Latest posts by Robert Pearman (see all)
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The only limitation now is with the number of items you want to protect, known as instances. Veeam Community Edition allows you 10 instances, to be precise. But what is an instance? A workstation backup is equal to one instance; a server is equal to three. This is perhaps a little confusing; however, if you go into the menu under Licensing, you can see your instance count.
The tool itself has the same familiar interface as the commercial Veeam products, which is good if you are used to managing Veeam in larger environments or a bonus if you are starting off with the Community Edition and then progress to the Enterprise editions.
The Veeam console is broken down into sections such as inventory, backup or tape infrastructure, and files and history. Each section has its own menu ribbon with tasks appropriate for that section. For example, under Backup Infrastructure, you can define your backup repositories (where to store the backups), and under Home, you have the main options of creating backup or restore jobs.
Now that we have feature parity with Standard, our backup infrastructure can now include external backup locations like a network-attached storage (NAS) device or a cloud service provider (CSP) partner. But for more advanced options like direct communication to Amazon Web Services (AWS) Simple Storage Service (S3) or Azure Storage, you will still need to use the Enterprise product.
I wrote before about using Azure as a host for Veeam Cloud Service Provider architecture, and now with the Community Edition supporting CSP repositories, your clients may not need to purchase Veeam licensing to use your CSP service.
Being able to use these additional storage options is a powerful tool in your defense against ransomware by making sure to store any backups in a totally separate, even offsite location.
Another option available to you in the Community Edition is replication. If you are not using clustering in your environment, having a replicated copy of a machine gives you a very quick way to recover from an issue with the primary machine. It is also brilliant for testing purposes.
When you combine these features, you can start to build a very powerful backup solution for your network or clients. If you compare it to the built-in backup component of Windows Server, you can see just how much of a difference Veeam could make. And when you remember this is now available for free, very little stands in the way of switching from Windows Server Backup to Veeam. If you also consider the loss of client backup from Windows Server Essentials 2019, I can see Veeam Community Edition as a natural successor.
Having just experienced a nightmare restoring a client's workstation from an aging Windows Server Essentials box (an EFI boot-based bare metal restore), I am pleased to say that creating the recovery media is straightforward although not accomplished using the Community Edition.
You must download and install the free Veeam Agent on a computer separately, but unlike some bootable media, it does not require any additional tools like the Windows Assessment and Deployment Kit (ADK). You can create an ISO, which is useful if you are working with virtual machines (VMs). Alternatively, as you would expect, a DVD option is available. It will automatically include the relevant drivers from the computer where you create the media, or you can manually add additional drivers to the media.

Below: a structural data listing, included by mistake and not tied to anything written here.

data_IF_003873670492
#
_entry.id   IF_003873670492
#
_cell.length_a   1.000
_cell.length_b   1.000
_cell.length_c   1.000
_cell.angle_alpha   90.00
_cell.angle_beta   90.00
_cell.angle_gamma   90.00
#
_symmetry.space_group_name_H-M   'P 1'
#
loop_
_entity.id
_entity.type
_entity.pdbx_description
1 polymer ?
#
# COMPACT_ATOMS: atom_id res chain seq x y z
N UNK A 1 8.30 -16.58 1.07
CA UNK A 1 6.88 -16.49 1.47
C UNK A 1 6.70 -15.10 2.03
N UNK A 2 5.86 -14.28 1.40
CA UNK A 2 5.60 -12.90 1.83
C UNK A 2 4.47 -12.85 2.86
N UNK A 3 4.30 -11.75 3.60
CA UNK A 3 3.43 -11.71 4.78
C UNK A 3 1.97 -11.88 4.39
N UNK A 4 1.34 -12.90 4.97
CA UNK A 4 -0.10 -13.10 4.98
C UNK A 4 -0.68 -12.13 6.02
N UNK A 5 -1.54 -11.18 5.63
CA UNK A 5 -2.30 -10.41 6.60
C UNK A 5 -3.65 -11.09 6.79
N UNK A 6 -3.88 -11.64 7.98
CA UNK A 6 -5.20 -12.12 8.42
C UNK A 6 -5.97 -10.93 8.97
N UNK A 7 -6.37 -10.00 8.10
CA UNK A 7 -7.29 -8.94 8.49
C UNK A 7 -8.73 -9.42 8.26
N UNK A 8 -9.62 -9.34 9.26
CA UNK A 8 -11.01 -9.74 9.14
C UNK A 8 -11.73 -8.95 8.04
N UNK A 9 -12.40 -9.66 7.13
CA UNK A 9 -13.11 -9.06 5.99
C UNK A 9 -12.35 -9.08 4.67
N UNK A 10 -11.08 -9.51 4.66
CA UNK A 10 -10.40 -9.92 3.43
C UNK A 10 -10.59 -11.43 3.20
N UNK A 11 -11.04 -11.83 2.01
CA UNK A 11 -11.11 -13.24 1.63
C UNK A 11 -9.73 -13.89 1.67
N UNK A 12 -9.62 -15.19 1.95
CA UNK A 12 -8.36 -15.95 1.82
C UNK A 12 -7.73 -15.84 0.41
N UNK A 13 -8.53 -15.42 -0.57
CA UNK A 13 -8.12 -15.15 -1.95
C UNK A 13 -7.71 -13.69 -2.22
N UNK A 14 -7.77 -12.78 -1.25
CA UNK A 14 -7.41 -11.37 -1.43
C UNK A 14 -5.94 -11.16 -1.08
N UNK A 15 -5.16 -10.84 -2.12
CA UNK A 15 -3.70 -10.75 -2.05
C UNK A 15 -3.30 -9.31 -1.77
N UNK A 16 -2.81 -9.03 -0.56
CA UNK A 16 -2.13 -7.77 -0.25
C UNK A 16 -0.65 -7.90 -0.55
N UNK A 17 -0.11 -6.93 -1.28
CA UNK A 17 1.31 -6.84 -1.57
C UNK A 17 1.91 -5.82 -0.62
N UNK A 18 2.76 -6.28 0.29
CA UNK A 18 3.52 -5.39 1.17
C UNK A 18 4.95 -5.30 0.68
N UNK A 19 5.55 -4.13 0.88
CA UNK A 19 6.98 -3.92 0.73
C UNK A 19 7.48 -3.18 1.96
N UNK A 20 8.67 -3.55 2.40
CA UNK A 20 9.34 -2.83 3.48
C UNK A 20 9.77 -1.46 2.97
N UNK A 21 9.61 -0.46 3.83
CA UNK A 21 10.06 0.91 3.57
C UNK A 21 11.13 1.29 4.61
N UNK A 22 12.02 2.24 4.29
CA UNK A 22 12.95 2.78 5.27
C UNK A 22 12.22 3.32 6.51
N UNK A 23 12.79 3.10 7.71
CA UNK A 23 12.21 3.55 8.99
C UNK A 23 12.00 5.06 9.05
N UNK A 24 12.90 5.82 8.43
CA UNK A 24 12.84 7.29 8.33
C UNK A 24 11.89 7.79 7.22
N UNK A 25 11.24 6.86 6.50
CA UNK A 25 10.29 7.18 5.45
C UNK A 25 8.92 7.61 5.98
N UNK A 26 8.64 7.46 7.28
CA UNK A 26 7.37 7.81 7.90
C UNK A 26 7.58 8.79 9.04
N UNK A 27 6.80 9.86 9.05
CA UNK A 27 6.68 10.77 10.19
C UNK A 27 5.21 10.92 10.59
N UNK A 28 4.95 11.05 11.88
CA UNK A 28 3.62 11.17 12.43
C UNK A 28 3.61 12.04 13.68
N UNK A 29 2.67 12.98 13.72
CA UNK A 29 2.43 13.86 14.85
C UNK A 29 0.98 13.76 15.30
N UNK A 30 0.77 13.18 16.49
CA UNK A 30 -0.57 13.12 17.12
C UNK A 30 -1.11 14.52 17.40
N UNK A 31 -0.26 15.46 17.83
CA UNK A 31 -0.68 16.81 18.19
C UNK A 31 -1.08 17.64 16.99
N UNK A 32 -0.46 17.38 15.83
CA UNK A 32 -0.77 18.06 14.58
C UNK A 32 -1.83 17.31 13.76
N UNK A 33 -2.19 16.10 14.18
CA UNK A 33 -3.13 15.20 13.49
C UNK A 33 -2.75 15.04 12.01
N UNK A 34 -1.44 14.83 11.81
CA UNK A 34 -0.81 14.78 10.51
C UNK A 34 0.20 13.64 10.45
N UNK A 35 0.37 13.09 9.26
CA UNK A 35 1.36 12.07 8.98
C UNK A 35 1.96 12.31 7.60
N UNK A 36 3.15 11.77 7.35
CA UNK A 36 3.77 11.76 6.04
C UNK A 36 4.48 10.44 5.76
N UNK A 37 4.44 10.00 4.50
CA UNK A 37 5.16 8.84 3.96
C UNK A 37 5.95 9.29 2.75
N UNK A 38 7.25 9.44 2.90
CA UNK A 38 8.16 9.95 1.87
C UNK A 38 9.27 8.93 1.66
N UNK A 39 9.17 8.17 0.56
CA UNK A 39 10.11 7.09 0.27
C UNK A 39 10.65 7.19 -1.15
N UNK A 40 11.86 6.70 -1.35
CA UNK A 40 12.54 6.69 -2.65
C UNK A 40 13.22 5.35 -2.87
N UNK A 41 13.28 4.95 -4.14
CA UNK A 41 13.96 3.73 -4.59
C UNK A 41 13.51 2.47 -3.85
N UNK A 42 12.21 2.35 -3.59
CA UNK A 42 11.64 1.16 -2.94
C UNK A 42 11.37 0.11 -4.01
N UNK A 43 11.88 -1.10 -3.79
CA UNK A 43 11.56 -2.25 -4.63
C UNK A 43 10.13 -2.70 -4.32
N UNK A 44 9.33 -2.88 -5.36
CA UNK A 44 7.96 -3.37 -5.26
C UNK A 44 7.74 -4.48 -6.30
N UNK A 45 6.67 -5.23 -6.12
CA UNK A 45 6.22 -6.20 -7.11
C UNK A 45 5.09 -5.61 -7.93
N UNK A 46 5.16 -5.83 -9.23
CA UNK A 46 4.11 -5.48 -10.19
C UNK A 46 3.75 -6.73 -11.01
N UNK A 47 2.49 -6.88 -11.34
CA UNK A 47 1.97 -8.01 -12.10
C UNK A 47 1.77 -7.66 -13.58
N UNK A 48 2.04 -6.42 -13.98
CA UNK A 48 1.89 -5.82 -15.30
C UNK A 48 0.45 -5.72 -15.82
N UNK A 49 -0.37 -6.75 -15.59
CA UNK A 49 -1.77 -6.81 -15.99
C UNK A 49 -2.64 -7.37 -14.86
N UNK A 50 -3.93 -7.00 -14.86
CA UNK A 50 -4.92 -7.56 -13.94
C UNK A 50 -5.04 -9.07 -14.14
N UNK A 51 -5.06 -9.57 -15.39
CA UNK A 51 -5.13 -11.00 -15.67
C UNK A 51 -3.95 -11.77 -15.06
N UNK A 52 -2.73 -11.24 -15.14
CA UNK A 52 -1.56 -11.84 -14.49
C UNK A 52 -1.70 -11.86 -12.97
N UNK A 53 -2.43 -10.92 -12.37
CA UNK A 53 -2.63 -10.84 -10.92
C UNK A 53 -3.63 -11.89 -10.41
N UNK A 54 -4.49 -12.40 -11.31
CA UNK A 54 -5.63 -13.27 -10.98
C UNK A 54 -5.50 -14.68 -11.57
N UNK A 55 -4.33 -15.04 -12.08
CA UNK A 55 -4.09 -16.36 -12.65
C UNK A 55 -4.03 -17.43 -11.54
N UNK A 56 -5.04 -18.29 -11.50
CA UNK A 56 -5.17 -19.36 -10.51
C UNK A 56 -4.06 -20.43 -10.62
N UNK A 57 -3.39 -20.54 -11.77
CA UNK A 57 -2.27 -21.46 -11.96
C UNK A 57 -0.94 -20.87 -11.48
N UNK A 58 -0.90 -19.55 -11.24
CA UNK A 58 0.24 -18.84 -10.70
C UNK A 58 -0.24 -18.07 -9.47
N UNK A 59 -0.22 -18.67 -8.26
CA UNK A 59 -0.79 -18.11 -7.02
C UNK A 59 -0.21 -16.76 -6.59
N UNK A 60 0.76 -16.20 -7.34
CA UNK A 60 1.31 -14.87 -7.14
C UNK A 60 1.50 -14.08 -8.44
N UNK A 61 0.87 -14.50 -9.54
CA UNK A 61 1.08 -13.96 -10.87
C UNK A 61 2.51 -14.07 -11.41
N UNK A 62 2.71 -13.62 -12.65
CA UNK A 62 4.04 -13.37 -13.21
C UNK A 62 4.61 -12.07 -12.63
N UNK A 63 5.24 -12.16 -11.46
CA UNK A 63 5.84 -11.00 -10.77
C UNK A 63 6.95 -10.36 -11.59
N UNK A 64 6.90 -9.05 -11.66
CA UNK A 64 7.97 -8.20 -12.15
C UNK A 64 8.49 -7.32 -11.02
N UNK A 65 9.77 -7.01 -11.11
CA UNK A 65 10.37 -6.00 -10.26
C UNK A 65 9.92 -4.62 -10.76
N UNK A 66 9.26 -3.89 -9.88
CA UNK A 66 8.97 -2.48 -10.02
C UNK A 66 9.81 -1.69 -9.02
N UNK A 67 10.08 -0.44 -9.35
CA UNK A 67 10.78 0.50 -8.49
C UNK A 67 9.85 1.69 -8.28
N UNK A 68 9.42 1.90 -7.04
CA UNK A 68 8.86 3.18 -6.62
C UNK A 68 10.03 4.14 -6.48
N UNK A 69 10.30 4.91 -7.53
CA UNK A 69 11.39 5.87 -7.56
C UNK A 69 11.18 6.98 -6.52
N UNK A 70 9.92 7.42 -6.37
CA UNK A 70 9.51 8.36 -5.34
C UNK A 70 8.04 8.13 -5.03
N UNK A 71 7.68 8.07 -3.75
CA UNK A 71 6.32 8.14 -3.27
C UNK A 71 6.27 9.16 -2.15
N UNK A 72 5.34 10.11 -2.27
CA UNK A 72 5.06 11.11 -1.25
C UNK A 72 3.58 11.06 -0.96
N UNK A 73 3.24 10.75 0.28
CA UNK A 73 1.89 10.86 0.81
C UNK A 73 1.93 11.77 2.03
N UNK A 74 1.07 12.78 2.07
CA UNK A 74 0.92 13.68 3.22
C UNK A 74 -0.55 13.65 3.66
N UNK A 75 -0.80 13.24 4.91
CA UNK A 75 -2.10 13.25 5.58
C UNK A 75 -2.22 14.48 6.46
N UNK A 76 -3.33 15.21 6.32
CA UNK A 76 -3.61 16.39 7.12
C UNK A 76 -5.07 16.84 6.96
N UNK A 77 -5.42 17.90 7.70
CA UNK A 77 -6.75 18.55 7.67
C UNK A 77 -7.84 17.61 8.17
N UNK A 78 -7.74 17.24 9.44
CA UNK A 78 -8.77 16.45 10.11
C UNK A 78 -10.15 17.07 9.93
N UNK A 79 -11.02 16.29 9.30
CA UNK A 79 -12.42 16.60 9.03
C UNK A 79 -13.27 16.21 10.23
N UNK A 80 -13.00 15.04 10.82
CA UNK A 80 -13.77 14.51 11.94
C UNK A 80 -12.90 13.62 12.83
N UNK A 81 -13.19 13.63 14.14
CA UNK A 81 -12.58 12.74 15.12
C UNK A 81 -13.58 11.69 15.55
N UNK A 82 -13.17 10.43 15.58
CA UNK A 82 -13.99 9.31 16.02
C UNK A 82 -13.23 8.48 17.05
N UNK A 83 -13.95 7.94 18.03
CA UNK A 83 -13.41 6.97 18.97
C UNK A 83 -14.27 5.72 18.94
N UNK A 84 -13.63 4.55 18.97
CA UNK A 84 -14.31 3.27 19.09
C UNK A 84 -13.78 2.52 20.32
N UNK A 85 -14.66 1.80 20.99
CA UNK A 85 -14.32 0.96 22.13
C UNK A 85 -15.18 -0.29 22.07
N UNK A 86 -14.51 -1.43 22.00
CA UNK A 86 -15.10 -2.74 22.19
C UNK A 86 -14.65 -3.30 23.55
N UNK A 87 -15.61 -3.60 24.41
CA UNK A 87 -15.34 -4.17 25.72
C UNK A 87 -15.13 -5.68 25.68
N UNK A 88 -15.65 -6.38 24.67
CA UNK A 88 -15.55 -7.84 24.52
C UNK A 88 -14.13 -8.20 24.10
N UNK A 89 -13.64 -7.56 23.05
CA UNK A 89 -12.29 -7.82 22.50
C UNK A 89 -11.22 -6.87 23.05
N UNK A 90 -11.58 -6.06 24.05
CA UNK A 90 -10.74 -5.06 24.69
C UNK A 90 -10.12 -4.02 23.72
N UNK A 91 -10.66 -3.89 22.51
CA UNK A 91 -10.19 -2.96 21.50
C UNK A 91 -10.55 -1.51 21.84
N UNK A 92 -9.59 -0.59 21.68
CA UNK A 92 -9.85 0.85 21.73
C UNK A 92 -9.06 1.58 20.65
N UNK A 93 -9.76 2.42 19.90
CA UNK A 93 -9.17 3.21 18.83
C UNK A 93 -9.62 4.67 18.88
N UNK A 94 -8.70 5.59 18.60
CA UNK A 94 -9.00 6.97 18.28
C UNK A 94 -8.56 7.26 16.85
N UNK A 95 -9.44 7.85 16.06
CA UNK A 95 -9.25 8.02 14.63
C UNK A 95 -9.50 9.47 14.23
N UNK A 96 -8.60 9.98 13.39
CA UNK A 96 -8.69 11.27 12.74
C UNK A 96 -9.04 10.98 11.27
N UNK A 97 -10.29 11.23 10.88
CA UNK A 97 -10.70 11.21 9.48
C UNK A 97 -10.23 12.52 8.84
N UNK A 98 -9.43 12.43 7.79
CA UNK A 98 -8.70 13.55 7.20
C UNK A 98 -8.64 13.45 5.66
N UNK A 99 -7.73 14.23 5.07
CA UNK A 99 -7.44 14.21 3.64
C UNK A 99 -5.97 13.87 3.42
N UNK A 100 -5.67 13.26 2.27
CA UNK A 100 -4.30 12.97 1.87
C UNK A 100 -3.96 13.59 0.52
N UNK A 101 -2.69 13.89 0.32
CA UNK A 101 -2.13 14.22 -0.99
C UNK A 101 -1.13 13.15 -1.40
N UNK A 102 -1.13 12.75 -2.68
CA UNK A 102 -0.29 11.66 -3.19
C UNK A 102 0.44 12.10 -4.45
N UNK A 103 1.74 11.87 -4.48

If you are thinking about backing up your client workstations, you can push out the agent (the same as the separate free agent download) from the B&R server. Alternatively, if you already have the agent deployed, the B&R server can take over control of that. When working with the agent, you create a policy on the B&R server, which it will push out to the protected computers. And although the B&R server has control of the policy, it does not actually initiate the jobs—that is down to the agent itself.
You can apply a policy to an individual computer, or, by using protection groups, you can target groups or organizational units (OUs) in Active Directory or use a CSV file to populate the group. This seems like a feature aimed at the enterprise rather than those running a small network backing up 10 computers. However, being able to target a computer's OU and letting the B&R server worry about pushing out the agent to all the relevant computers sounds like a real time-saver to me.
Of course, the same applies to any servers you want to back up, but with each server consuming three instances, there would be a lot less to install before you reached your ten-instance maximum.
It is worth noting though that I have configured one agent policy and three backup jobs, and I have consumed four instances, as two of those jobs back up server operating systems. I had expected them to consume three instances apiece.
Configuring replication of your VMs is also very straightforward. I was successfully able to replicate an Ubuntu VM from a server running the Free Hyper-V OS to my B&R server (consuming one additional instance). The only drawback is there are no controls for throttling bandwidth usage, so you may generate a large amount of traffic.
All told, I am really impressed with the number of options you have available in Veeam Backup & Replication Community Edition. Frankly, I am blown away by the fact they're giving it away for free, and I urge you to stop what you are doing, download it, and start backing up your devices!